My updated reading list, 2013, now including April. Having not, prior to this year, strictly kept track of books read, a few trends surprise me: I’m reading more male authors than I expected, also less Canadian content, and more non-fiction. Hm. But there is quite a variety. I think of myself as a democratic or catholic reader: I like almost everything. Unless it’s boring. I do, however, have an inner critic that edits for content and structure as I read, and that can be really annoying and next to impossible to turn off.

I wrote a piece for Today’s Parent on Mother’s Day, which happens to be one of my least favourite holidays. I didn’t write about that, however. I aimed for moderately sappy truth. The piece appears in the latest issue of the magazine, but it’s also online. (To put in a plug for the hard copy, the layout in the magazine is inspired.)

:::

One more thing. That kitten that Fooey really wants? Why do I secretly want it, too? Don’t tell her. It’s worse than impractical. But I got the image this morning of a messy open house, where it’s mostly chaos, and all creatures great and small are welcome. Not sure where I am in that picture. Doing the dishes and hanging the laundry and getting a kick out of forever and impossibly trying to maintain order? Or could I be curled in the rocking chair reading a book, covered in cat hair? Or racing in the door from a run? But who’s cooking supper? Who’s making sure the soccer socks are clean? Who’s cleaning the kitty litter box?

The end of April, and at last

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This.

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This.

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This.

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And a bit of this, too.

“You love when the house is full of children, don’t you,” Kevin observed yesterday.

I do! I love when children spontaneously drop by on scooters, come in and join a cake baking project, stay for lunch, and fill the house and yard with play and chatter. I love hanging laundry while watching children play soccer and make up games on the trampoline. I love the connections that come from being outside.

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Bring on spring.

How are you?

where are you going, where have you been?

How are you?

I always reply, as expected, I am fine. Most of us do, right? It’s a polite greeting, back and forth, not meant as a deeply searching opening.

But, how are you? No, really, you can tell me.

And then I’ll tell you.

I’ll tell you, in truth, that I am struggling. Fold down the corner on this page. It’s only one page in a whole book. Mark it off. This too shall slip into the past. There is nothing specific to attach my struggle to, and perhaps that is why I am struggling. There is no news. I wait for news, knowing I can’t control when it arrives, nor what message it will bring. If I could learn how to live within this, what a gift it would be. I could learn real peace of mind. But so far, I am struggling.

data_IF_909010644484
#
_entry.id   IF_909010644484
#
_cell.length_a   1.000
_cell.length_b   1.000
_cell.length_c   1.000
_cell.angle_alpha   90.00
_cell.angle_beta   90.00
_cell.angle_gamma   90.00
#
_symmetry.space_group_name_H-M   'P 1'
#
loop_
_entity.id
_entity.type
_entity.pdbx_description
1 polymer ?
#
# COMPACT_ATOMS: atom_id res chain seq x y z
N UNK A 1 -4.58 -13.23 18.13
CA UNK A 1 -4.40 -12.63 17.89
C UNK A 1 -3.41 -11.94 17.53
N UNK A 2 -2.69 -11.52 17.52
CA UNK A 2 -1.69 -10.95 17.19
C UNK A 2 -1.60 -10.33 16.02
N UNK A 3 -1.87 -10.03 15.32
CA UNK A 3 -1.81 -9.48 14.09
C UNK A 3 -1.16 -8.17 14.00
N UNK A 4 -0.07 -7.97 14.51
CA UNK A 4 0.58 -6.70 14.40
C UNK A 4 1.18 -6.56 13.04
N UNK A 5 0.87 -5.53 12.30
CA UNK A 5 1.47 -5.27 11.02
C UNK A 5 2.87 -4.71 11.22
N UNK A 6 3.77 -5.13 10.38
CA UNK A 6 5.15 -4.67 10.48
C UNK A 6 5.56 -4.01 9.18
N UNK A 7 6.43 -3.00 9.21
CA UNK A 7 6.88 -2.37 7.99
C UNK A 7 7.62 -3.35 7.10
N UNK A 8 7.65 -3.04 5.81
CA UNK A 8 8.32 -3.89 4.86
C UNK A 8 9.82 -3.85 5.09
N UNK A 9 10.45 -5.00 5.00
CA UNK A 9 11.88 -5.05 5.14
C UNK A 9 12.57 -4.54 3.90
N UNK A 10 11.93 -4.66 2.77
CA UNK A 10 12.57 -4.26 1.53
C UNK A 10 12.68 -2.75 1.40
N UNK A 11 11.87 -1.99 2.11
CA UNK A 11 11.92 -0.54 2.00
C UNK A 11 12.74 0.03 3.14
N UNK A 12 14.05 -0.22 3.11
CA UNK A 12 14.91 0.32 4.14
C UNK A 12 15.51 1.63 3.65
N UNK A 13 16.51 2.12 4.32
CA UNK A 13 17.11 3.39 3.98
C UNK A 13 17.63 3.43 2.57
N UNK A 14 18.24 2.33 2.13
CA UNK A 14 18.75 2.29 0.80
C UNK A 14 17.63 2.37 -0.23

In my dreams last night I signed a book contract only to discover that there was no editor to help me edit the book, and I would need to go it alone based on a few scribbled notes that included instructions to write “a wedding scene.” My book has no wedding scene, nor any obvious place to include a wedding scene, given that the main character never marries. Also, I wouldn’t get paid until the edits were complete. On the plus side, assuming I could complete the edits, I would earn a healthy sum. On the minus side, my personality in the dream could be summed up as: socially awkward. It’s my second socially awkward dream this week.

What can it mean?

This dream melded with another in which my entire family was riding in a helicopter while I ran in a field underneath them, watching the helicopter tilt and crash-land. But everyone was okay. We went into a nearby house and I realized we’d forgotten to bring the piano books. Crisis in dreamland! How would the children practice the piano?

So, how are you?

Me, I’m flat as day-old soda pop.

But this morning is clear and sun-filled. All of my kids still love to be hugged tight. Tonight is poetry book club. There is the possibility, always, that peace of mind is within, waiting for me to alight upon it. So, just now, I’m going outside, friends. I’m leaving this desk for a little while. I’m going outside.

Will the fish eat the bug, or the bug eat the fish?

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Yesterday, the day after Earth Day, I had Fooey to thank for strong-arming me into volunteering for her class’s field trip to a nearby nature centre, which we’ve never visited before. And so I was outside on a warm and windy April afternoon, fully appreciating this beautiful planet we live on. My favourite part was netting a small fish and a water-bug in the swampy pond, and examining their interactions inside our group’s glass jar. It looked like the fish might eat the bug, but then the bug climbed onto the fish’s back for a ride. “Maybe the bug is going to eat the fish!” That was about as scientific as our little group got, which was, admittedly, not very, but the sun was warm and there was mud on our hands.